In its manifesto, the Government committed itself to ensuring that paid time off for bank holidays is given to workers in addition to the current four week holiday entitlement under the Working Time Regulations. The proposal in the draft regulations is to increase statutory annual leave entitlement from 4 weeks to 4.8 weeks (20-24 days for full time workers) from 1 October 2007 and to 5.6 weeks (28 days for full time workers) from 1 April 2009. The new draft regulations clarify some of the issues which were originally raised by employers:
- The plan to increase statutory annual leave entitlement from 4 weeks to 4.8 weeks on 1 October 2007 will go ahead as originally planned. However, the second stage which increases the entitlement to 5.6 weeks will be delayed, coming into effect on 1 April 2009, it originally had been intended that this would come into effect on 1 October 2008. The reason for the delay is to give employers the opportunity to prepare for this increase.
- There was a suggestion from some employers that the changes should be introduced to coincide with the majority of employer’s holiday years i.e. from 1 January 2008 and 1 January 2009, rather than October 2007 and October 2008 as originally proposed. There was concern as to how employers would calculate a worker’s entitlement if their holiday year did not start on 1 October. The Department for Business, Enterprise and Regulatory Reform (“DBERR”) (formerly the Department for Trade & Industry) has made it clear that the increases will be calculated proportionately depending on when the leave year starts. For example, if the leave year started in April, and the employee works a five day week and currently receives 20 days including bank and public holidays, the employee would then be entitled to two additional days from October 2007 to March 2008. The DBERR has produced an on-line calculator in order to assist employers in working out holiday entitlement. This is available on the DBERR website.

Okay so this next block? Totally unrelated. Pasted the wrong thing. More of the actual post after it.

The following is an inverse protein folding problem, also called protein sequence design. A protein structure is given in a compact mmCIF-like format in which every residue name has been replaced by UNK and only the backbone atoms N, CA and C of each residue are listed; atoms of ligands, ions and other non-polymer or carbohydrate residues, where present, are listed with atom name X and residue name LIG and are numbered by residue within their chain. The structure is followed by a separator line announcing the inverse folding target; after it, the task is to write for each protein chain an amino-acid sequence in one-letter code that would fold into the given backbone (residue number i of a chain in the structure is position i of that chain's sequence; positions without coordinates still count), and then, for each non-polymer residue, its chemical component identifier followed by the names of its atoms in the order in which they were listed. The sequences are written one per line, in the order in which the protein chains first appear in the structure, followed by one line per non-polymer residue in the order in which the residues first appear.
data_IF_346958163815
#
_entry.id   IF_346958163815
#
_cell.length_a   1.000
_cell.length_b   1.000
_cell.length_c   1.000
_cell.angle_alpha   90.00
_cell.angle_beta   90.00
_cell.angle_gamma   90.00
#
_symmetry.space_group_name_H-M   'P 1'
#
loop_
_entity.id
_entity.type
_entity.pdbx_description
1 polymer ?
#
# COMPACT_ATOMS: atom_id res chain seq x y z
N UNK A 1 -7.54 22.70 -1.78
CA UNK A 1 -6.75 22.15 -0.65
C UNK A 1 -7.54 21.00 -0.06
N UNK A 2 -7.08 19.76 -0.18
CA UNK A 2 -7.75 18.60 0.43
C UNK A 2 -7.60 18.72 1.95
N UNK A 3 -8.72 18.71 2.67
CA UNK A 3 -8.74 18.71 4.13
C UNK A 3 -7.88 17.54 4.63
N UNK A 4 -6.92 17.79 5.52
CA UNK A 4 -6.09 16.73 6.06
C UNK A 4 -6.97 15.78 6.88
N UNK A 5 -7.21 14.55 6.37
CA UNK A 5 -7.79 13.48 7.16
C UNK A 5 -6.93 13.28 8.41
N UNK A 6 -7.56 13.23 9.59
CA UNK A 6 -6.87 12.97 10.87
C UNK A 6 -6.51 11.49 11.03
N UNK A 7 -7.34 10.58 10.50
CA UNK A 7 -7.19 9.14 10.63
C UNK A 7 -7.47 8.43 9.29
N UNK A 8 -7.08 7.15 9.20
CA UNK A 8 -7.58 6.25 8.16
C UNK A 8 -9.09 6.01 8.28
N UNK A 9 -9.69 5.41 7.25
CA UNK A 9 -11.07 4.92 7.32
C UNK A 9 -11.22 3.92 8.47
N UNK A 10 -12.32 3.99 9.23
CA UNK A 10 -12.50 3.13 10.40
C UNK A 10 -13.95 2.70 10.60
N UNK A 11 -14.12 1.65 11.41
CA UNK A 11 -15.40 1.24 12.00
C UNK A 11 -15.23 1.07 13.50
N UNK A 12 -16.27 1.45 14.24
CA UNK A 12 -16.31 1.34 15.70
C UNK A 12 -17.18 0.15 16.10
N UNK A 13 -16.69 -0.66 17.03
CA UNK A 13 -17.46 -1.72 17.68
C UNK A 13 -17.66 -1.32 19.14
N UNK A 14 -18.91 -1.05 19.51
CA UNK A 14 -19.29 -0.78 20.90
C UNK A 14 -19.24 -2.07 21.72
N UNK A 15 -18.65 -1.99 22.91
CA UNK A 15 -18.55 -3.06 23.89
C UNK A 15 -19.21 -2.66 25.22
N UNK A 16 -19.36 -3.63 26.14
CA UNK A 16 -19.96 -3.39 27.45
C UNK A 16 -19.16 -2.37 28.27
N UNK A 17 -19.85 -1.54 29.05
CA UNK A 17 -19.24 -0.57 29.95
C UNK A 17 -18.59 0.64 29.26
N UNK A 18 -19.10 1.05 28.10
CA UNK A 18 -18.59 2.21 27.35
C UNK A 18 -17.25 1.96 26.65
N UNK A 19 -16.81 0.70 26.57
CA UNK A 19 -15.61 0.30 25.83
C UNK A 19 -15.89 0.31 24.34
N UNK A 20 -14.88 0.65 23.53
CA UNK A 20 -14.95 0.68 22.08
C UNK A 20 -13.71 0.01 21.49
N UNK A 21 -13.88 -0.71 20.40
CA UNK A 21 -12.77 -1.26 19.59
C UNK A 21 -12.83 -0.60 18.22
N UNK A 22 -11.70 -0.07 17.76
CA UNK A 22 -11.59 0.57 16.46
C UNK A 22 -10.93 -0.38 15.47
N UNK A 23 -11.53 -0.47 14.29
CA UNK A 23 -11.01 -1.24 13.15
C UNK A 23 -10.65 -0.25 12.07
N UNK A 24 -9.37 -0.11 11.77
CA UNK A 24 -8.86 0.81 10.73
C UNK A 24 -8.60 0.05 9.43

- Employees who already give their workers at least 5.6 weeks leave (28 days for full time workers) each year will be exempt from the new provision. This is to ensure that workers whose contracts currently provide that they are entitled to the statutory minimum annual leave in addition to bank holidays will not suddenly become entitled to an additional 1.6 weeks annual holiday by April 2009 (i.e. a total of 36 days holiday each year for full time workers).
- There are provisions which allow for payment in lieu in respect of the first tranche of additional holiday entitlement for a limited period. As a transitional measure, payment in lieu can be made in respect of the additional leave entitlement of 0.8 weeks (four days for full timers) introduced from October 2007 until 1 April 2009. Thereafter it will only be possible to make payment in lieu of the statutory minimum holiday entitlement on termination of the employment (as is currently the case). The DBERR have proposed this temporary measure to help employers with transitional arrangements, such as recruiting and training any additional staff to cover the increased holiday entitlement.
- Although carrying over any unused statutory holiday entitlement into the next holiday year is not currently permitted under the Working Time Regulations, it will be possible to carry forward the additional holiday entitlement introduced by these changes into the next leave year. This will have to be with the agreement of both the employer and the worker.
- As is currently the case, all part time workers will be entitled to the statutory minimum holiday on a pro rata basis. The DBERR guidance suggests that this will be the case regardless of whether or not the individual works on bank holidays.